Horatio Stratton Carter was born in Hendon in 1913. Growing up he was a firm lads fan, but despite being born in the year the club won its fifth league title, he did not see the club lift any more trophies during his years on the terraces.
Although he attracted the attention of scouts as a young player, his lack of height deterred Sunderland from signing him onto their books and he nearly joined Leicester instead. Thankfully for Sunderland, he did not impress on a trial for the Midlands club and it was his hometown side that decided to take a gamble, signing him on amateur forms in 1931.
It wasn't long before he made his debut in an away game at Sheffield Wednesday, scoring his first Sunderland goal in a 7-4 home win over Bolton a couple of games later, and over the next couple of seasons he began to establish himself in the first team as an inside-forward who could turn, dribble, hit a fierce shot but also had an eye for a pass too.
In his early years in the first team, Sunderland reached the last eight of the FA Cup in 1932/33, a run that culminated in a replay at Roker Park against Derby County on 8th March which attracted a crowd of 75,118 – still the club record attendance.
Carter himself later described it as ‘pandemonium’ as one spectator died in the crush. Although the game was lost, the taste for a run in the cup, and for the success that had eluded him so far as a player and a fan, made Carter and his team mates hungry for more.
Under the astute managership of Johnny Cochrane, Sunderland and Raich Carter rapidly improved over the following seasons. A sixth place finish in 1934, was followed by a runners-up spot in 1935, only four points behind winners Arsenal. Raich himself was evolving into a leader on the pitch too, noted for his vocal ‘encouragement’ of his team mates.
And his team mates were a cut above too. Bobby Gurney hit an incredible 228 goals in his Sunderland career, and they had men like Charlie Thomson, Eddie Burbanks and Jimmy Connor alongside them. This was the 1930s, the era of the great depression and high unemployment and the people of Sunderland were hit hard, but the Sunderland team of the era was among the best – with Raich Carter one of the best players in the country.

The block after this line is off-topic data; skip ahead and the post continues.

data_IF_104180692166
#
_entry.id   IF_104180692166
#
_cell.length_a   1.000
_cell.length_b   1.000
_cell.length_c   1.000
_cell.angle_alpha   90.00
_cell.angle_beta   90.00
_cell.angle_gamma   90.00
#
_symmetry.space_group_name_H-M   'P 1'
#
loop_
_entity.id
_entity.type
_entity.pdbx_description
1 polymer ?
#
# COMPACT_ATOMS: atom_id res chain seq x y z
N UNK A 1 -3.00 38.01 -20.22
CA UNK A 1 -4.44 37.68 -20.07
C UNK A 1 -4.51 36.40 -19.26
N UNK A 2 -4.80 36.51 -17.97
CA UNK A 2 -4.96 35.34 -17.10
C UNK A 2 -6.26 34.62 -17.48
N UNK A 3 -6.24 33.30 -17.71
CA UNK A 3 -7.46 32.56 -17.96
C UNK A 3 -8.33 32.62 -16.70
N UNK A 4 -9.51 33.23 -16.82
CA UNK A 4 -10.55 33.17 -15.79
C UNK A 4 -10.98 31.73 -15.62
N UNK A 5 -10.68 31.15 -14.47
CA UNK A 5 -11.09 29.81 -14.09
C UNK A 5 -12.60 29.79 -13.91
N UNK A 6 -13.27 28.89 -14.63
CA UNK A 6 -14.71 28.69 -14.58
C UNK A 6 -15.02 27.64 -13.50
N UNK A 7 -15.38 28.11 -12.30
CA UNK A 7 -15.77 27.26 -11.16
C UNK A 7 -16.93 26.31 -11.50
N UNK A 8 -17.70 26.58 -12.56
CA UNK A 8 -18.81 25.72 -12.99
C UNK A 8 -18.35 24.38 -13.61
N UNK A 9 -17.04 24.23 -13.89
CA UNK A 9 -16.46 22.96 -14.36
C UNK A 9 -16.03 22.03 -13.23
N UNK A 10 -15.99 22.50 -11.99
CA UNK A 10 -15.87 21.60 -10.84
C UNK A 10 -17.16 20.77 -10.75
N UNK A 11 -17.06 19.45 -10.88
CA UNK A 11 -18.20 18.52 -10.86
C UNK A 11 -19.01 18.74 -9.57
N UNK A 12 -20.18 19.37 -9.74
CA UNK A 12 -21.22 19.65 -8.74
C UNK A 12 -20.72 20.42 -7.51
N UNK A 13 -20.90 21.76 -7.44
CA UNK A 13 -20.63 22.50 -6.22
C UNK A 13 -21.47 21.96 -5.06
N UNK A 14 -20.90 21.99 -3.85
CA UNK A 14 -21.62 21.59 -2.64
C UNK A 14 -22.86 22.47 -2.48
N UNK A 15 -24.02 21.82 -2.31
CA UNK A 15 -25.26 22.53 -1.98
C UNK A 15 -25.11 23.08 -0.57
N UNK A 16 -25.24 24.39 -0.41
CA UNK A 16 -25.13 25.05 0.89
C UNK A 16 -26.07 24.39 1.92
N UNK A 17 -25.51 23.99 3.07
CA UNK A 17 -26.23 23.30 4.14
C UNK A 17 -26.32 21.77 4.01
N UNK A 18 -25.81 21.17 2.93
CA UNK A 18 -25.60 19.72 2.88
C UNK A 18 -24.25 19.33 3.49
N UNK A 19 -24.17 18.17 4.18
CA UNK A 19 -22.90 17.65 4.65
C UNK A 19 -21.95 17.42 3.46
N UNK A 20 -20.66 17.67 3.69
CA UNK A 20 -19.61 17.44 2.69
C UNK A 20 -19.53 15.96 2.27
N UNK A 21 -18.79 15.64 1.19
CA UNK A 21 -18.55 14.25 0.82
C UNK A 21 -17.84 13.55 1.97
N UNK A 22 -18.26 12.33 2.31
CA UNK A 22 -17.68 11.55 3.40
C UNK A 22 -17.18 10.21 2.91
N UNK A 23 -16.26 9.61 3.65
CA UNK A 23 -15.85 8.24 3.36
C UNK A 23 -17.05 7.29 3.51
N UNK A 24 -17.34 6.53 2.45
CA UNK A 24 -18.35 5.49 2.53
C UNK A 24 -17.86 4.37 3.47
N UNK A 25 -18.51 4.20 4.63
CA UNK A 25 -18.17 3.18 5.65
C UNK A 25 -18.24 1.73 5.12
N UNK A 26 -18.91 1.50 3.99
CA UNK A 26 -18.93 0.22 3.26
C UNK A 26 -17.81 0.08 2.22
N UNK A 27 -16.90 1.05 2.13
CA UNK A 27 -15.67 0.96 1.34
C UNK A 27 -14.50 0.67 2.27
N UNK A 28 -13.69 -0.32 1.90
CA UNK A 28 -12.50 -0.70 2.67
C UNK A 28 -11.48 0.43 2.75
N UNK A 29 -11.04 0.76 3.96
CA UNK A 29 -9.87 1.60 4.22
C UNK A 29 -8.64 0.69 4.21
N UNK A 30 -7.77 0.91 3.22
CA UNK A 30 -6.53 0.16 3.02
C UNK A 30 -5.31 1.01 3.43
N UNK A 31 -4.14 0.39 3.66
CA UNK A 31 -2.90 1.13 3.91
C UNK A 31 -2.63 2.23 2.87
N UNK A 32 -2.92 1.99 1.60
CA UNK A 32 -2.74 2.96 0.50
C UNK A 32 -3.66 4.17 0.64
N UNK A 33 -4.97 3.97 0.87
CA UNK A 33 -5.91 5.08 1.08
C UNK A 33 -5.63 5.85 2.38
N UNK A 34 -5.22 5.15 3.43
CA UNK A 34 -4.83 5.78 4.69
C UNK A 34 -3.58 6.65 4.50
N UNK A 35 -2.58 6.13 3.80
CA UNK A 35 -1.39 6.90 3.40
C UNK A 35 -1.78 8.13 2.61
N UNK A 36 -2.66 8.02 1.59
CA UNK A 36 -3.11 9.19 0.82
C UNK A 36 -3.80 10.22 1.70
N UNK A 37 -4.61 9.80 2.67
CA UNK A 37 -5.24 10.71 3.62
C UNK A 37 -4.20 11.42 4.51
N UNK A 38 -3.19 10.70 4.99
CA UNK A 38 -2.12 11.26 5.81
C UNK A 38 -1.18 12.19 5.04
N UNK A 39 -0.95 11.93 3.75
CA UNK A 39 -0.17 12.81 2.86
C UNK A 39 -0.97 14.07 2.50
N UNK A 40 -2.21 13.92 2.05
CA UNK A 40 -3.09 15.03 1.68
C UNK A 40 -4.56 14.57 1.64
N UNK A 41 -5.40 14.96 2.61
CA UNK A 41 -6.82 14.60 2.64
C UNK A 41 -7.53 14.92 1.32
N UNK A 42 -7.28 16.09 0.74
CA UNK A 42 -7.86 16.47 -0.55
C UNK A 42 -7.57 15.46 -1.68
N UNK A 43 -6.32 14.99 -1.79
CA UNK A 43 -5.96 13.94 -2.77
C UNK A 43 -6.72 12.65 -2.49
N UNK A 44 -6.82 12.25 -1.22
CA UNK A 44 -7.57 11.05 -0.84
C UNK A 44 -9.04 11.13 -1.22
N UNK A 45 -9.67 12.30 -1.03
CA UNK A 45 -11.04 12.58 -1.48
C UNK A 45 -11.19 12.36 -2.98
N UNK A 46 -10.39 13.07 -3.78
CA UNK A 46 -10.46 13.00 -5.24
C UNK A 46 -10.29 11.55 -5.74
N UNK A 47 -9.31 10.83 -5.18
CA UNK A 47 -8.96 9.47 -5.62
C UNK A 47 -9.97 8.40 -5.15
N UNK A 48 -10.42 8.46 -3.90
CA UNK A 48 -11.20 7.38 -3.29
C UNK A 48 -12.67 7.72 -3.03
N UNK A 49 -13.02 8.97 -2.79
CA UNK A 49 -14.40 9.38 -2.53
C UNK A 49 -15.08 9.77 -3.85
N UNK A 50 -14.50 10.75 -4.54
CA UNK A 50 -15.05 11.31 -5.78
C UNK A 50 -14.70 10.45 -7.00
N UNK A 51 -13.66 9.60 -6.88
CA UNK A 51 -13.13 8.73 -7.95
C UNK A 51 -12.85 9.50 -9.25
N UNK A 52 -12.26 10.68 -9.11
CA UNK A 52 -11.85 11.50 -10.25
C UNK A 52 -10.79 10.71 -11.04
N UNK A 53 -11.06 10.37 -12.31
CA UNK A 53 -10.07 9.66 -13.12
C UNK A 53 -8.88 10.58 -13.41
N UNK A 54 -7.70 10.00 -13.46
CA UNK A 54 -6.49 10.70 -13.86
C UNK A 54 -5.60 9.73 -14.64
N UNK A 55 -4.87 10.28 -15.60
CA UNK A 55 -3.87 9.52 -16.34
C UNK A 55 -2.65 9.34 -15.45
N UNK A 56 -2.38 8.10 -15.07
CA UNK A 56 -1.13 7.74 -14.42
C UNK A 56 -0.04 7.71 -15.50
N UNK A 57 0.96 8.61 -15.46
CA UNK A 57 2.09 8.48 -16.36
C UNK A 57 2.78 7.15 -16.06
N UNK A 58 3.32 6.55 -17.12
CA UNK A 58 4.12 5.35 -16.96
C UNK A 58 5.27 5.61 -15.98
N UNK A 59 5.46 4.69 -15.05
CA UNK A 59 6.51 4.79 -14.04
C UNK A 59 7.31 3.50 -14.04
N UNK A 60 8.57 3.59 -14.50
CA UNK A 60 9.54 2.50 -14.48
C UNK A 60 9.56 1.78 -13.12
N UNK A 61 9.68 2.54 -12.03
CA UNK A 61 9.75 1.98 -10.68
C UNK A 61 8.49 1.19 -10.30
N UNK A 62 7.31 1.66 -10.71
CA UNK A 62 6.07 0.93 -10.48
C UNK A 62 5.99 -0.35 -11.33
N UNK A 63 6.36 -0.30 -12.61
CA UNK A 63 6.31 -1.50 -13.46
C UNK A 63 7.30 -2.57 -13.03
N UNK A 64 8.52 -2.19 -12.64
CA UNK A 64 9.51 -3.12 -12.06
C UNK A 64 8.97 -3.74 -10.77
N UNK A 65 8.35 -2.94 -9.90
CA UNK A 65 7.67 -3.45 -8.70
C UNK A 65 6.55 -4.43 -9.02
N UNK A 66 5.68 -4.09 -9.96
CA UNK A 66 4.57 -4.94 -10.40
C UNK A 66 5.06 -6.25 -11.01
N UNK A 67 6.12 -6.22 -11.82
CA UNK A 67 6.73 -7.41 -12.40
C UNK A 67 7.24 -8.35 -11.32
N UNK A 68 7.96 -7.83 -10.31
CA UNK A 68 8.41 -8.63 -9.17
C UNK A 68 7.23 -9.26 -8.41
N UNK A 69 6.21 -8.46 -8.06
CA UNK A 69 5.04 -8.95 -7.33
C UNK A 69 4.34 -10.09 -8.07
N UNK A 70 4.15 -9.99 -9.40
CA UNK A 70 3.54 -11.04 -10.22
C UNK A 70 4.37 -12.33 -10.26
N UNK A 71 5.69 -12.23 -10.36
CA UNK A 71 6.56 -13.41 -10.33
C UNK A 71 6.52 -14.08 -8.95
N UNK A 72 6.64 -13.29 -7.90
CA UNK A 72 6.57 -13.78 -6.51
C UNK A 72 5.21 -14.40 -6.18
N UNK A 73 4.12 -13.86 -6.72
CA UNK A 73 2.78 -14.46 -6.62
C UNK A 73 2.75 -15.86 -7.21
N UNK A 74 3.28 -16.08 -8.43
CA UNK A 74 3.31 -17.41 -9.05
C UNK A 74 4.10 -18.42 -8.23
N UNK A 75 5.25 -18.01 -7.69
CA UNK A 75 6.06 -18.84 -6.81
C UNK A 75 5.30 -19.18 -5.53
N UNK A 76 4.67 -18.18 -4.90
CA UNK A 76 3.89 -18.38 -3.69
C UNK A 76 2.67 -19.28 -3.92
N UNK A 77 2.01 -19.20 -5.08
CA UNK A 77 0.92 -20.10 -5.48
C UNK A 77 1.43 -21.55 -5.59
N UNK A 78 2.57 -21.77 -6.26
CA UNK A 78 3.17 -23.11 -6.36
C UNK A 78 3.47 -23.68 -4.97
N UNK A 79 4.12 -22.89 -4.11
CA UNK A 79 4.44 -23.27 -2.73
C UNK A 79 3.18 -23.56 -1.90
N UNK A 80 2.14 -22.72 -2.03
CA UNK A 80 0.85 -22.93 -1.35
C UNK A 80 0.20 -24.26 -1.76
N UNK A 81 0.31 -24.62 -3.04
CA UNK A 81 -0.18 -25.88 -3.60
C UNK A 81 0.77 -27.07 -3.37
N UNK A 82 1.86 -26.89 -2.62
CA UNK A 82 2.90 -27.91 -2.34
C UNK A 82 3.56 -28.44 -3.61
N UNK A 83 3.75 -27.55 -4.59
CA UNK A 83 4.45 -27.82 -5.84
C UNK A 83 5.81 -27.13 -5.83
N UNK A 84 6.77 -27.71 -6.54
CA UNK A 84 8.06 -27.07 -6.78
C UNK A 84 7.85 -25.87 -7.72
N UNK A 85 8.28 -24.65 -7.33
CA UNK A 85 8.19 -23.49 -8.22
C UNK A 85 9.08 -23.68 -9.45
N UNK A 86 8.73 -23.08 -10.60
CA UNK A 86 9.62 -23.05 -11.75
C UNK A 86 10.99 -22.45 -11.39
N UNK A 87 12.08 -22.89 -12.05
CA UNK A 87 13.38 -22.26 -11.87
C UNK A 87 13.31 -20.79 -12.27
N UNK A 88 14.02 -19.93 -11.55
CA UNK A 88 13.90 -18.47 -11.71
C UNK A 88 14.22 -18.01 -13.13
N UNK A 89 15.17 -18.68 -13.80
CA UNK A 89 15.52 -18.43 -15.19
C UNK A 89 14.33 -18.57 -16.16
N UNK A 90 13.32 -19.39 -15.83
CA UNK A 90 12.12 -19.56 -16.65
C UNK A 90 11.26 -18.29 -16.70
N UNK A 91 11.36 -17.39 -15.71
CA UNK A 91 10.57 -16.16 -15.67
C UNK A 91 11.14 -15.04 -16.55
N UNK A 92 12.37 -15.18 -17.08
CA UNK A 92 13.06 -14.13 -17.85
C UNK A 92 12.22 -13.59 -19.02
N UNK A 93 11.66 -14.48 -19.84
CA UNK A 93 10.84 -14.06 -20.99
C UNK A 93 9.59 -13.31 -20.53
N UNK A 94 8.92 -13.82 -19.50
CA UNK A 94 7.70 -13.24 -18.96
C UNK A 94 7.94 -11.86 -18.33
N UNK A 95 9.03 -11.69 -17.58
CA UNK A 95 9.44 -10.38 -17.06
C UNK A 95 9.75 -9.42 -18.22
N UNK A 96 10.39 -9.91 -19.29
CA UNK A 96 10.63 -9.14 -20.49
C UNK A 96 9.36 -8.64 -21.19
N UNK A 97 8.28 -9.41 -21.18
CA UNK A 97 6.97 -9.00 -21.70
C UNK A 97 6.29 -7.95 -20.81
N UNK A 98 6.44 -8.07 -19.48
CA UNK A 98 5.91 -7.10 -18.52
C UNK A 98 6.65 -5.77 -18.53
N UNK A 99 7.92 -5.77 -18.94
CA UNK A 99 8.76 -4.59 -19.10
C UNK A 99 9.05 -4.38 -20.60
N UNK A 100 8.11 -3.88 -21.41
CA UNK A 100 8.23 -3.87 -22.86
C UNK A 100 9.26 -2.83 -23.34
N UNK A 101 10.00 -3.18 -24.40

The 1935-36 season saw Sunderland run away with the league title, finishing eight points ahead of our nearest rivals to take our sixth and – to date – last championship. Raich had to look on as team mate Jimmy Thorpe suffered what turned out to be a fatal head injury in the game against Chelsea at Roker Park. But, despite a small wobble in form for a few weeks, Sunderland held their nerve through to the end of a season in which Carter scored 31 goals.
The following year, Sunderland lifted the FA Cup for the first time in their history, with Raich captain for a famous 3-1 win at Wembley over Preston in which he scored the second goal.
Towards the end of the 38-39 season, long standing manager Johnny Cochrane retired and on 2 September 1939, the day after Germany invaded Poland to start the Second World War, Raich played his last competitive game for Sunderland in a 5-2 defeat at Highbury.
Incredibly, he was only 25 years old when the war interrupted his career. We can only imagine what a player he would have been in his peak years in that team.
After hostilities ended and football resumed, Raich who was then into his 30s, asked for a ten year contract from Sunderland. Not surprisingly this was turned down and he left to star in a Derby side that lifted the FA Cup in 1946.
He later said that he should never have left Sunderland, and he would certainly have shone again as he did for Derby in the years after the war.
The passage of time makes our memories of some of the best players to have played for Sunderland fade. Who still talks about just how great Shaun Elliott was in a tackle? Or that Nicky Summerbee could put in a cross just as lethally effective as his contemporary in the England side, David Beckham? Or how nobody was better than Dave Watson was in the air. We could go on.
The point is that there is hardly any of us still around that saw Raich Carter play. But every Sunderland fan knows who he is and what he did. Ask any fan who our greatest player of all time was if they saw him or not, and a large amount will give his name.
He is a man never to be forgotten, his mural on a wall in Hendon reminding us of a time when he and Sunderland were ‘kings’. To this day, he and his side are the only Sunderland team to have won both the league and the FA Cup.
The word ‘legend’ is bandied around so much in regard to football players it often loses its meaning. However, Raich Carter is, and always will be, a genuine Sunderland legend.